The Raw Materials Of Metal Fabrication

How the Sausage Gets Made

“To all you hunters who kill animals for food, shame on you; you ought to go to the store and buy the meat that was made there, where no animals were harmed.” So said a caller to a newspaper’s 24-hour message line in 2009, where readers were given an opportunity to voice their opinions for inclusion in the paper.

When the transcript was published as part of a regular column, most readers scoffed at what seemed to be an obvious prank. Whether or not the caller was joking or just extremely naïve, it is a fact of life that modern consumers just don’t spend much time worrying about how the everyday items they use make the journey from raw materials to finished product. (And that may well be for the best—as Mark Twain famously quipped, “People who love sausage and respect the law should never watch either being made.”)

Just as an office worker may not consider the fabrication processes that turned sheet metal into their oft-used filing cabinet, the average fab shop employee likewise may not think about how raw ore eventually becomes the sheets, profiles, and other workpieces they load into their press brakes, ironworkers, and bandsaws.

From the Mine to the Fab Shop

The process of transforming raw metals into workpieces ready for fabrication involves several stages, each crucial for ensuring the quality and integrity of the final product:

  1. Mining and Extraction. The journey of industrial metals begins with mining. Mines are the primary source of raw materials like iron ore, copper ore, and aluminum ore. Once mined, the ore undergoes extraction processes to separate the metal from the surrounding rock or mineral. This extraction can involve crushing, grinding, and chemical processes to separate the metal-rich components from the rest of the ore.
  2. Refining and Purification. After extraction, the raw metal typically contains impurities that need to be removed to achieve the desired quality and properties. Refining processes such as smelting, electrolysis, or chemical reactions are employed to purify the metal. For example, smelting involves heating the metal ore to high temperatures to separate the metal from impurities like sulfur and oxygen, resulting in a more refined product.
  3. Forming Ingots or Billets. Once the metal is refined, it is often cast into large blocks known as ingots or billets. This step facilitates handling and transportation of the metal to various manufacturing facilities. Ingots can be made through processes like casting, where the molten metal is poured into molds and allowed to cool and solidify.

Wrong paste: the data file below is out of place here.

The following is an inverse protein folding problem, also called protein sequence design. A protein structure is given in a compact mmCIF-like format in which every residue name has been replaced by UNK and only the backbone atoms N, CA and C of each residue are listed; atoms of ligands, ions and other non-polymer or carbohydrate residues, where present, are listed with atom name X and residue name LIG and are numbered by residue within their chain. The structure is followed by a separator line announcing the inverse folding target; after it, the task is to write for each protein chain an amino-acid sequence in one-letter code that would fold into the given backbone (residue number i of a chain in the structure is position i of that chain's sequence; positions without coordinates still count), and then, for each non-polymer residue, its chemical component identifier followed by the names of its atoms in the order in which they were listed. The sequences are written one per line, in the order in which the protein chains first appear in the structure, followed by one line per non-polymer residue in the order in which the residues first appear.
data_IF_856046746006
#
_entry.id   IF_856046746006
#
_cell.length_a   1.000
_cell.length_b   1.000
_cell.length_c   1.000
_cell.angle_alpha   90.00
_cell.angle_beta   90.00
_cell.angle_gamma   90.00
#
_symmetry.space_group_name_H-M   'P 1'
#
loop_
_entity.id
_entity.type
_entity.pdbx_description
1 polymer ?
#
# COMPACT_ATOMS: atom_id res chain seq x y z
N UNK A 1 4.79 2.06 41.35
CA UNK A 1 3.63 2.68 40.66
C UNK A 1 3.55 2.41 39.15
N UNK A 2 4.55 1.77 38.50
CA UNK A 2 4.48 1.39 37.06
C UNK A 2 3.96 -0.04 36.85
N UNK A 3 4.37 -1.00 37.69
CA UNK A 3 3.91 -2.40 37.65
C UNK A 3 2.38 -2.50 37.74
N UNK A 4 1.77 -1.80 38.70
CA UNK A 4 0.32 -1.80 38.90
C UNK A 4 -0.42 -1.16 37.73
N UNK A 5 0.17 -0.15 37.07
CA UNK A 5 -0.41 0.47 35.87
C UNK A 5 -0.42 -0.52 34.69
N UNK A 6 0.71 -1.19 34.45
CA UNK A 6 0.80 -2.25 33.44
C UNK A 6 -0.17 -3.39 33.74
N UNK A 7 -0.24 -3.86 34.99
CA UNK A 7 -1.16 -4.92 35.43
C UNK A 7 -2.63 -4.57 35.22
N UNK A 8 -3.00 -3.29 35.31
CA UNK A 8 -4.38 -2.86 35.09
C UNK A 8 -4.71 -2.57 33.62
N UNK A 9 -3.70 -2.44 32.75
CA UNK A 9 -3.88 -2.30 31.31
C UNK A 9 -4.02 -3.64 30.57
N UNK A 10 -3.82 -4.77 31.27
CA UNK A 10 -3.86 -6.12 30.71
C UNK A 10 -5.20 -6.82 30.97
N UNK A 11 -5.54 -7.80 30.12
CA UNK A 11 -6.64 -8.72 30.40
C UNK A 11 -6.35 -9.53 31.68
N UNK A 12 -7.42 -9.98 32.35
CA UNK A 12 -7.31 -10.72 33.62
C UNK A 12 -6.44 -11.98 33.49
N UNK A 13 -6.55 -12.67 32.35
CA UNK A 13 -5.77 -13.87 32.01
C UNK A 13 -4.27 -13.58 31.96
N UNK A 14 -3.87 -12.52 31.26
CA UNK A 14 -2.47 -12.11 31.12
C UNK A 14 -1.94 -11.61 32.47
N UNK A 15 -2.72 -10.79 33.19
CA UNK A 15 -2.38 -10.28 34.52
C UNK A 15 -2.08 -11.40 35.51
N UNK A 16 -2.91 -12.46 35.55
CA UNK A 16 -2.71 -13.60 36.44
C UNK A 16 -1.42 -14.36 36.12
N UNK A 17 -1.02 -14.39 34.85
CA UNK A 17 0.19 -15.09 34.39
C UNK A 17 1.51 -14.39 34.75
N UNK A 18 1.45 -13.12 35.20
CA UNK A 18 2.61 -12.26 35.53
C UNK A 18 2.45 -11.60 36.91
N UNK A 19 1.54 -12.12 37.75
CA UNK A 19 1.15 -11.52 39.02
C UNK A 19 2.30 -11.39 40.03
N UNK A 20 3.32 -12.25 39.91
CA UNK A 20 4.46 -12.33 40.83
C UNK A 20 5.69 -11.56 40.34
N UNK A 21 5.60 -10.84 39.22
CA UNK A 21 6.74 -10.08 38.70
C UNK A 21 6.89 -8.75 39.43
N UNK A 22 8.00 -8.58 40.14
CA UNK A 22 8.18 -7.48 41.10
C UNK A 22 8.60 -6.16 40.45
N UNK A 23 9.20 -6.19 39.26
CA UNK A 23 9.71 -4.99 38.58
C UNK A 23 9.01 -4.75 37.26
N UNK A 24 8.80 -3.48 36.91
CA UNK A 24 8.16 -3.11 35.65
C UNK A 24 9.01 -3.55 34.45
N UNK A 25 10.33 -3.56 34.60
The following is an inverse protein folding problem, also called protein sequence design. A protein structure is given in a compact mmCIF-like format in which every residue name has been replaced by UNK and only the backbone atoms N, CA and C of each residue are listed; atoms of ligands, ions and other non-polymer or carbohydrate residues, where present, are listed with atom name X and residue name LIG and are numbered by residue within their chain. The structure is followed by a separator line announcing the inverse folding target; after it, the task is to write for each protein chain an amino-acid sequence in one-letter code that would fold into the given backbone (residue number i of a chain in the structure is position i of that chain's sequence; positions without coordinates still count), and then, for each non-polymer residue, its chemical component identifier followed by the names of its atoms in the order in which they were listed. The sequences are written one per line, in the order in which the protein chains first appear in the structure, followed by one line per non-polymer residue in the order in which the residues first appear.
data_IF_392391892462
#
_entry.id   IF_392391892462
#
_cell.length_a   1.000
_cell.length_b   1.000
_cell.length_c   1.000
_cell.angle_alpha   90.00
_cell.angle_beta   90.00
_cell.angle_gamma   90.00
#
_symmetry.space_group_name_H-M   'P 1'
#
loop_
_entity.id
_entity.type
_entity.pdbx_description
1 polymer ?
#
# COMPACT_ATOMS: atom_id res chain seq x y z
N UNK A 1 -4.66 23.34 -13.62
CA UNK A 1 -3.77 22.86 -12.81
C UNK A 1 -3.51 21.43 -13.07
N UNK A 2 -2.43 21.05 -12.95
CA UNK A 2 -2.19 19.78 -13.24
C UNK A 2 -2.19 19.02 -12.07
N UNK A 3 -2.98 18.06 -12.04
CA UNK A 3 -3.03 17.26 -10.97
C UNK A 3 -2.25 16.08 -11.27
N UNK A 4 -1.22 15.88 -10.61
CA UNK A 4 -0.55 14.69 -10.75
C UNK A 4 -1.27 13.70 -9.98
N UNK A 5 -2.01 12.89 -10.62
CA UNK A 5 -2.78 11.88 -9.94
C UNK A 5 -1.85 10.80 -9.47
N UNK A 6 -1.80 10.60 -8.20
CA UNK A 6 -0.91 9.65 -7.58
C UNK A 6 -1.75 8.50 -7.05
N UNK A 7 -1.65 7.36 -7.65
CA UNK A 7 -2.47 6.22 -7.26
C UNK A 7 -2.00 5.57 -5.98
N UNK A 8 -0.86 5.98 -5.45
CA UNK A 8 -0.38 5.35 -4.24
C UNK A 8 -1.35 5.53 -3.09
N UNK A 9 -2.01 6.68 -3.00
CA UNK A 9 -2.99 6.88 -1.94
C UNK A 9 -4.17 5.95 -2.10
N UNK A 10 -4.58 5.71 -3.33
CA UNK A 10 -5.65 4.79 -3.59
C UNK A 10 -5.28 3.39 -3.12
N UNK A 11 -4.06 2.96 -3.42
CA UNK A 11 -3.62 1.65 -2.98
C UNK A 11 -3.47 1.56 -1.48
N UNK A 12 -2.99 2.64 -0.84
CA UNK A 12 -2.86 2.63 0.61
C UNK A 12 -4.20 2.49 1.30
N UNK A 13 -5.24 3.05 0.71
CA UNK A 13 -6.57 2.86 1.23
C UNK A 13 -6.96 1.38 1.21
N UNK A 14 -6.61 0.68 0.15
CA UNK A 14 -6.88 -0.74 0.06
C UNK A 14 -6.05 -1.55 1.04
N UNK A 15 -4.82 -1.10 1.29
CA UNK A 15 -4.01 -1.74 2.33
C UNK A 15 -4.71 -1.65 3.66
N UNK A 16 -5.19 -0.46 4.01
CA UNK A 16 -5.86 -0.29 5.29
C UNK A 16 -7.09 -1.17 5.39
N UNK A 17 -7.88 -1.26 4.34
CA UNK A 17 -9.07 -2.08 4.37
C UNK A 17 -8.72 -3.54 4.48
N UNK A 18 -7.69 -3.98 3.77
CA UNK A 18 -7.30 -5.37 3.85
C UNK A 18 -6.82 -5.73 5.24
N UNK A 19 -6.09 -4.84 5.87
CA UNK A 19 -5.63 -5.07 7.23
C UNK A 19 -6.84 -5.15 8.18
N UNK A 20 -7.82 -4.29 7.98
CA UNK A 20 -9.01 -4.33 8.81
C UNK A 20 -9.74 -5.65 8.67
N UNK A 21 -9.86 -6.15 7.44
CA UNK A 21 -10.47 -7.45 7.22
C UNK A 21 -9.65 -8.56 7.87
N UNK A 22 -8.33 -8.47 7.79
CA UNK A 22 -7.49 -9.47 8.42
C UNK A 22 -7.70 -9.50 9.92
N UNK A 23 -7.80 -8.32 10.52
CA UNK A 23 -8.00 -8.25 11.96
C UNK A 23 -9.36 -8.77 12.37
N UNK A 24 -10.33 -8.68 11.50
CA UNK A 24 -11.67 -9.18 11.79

4. Hot or Cold Working. The next step involves shaping the metal into forms suitable for further processing. This shaping can be done through hot-working or cold-working techniques. Hot working involves heating the metal to high temperatures to make it more malleable, allowing for processes like forging, rolling, or extrusion. Cold working, on the other hand, is performed at or near room temperature and includes processes like bending, cutting, and drawing.
  5. Annealing and Heat Treatment. During the forming process, the metal’s structure and properties may change, affecting its strength, hardness, and ductility. Annealing and heat treatment are techniques used to restore or enhance these properties. Annealing involves heating the metal to a specific temperature and then slowly cooling it to relieve internal stresses and improve its ductility. Heat treatment involves heating and cooling the metal in a controlled manner to achieve desired mechanical properties like hardness and toughness.
  6. Surface Finishing. After shaping and treating the metal, surface finishing processes may be applied to improve aesthetics, corrosion resistance, or other functional properties. These processes include polishing, coating, plating, painting, and anodizing, among others. Surface finishing not only enhances the appearance of the metal but also provides protection against environmental factors and extends its lifespan.
  7. Quality Control and Testing. Throughout the manufacturing process, rigorous quality control measures are implemented to ensure that the metal meets the required specifications and standards. This includes dimensional inspection, mechanical testing, chemical analysis, and non-destructive testing techniques like ultrasonic testing and X-ray inspection. Quality control ensures that only materials of the highest quality are used in metal fabrication.
  8. Transportation and Distribution. Once the metal is processed and quality-checked, it is ready for distribution to metal service centers and to end users like factories and metal fabrication shops. Transportation methods vary depending on factors like the type of metal, quantity, and distance to the destination. Metals are often transported via ships, trains, and trucks to reach their ultimate destinations.

The journey that industrial metals like steel and copper take from their raw form to workpieces ready for metal fabrication involves a series of intricate processes, each essential for ensuring the quality, integrity, and functionality of the final product. Once in the hands of the fabricator and his team, the metal makes its final transformation through the various processes of fabrication like cutting, bending, welding, and assembling to become something entirely new and useful.

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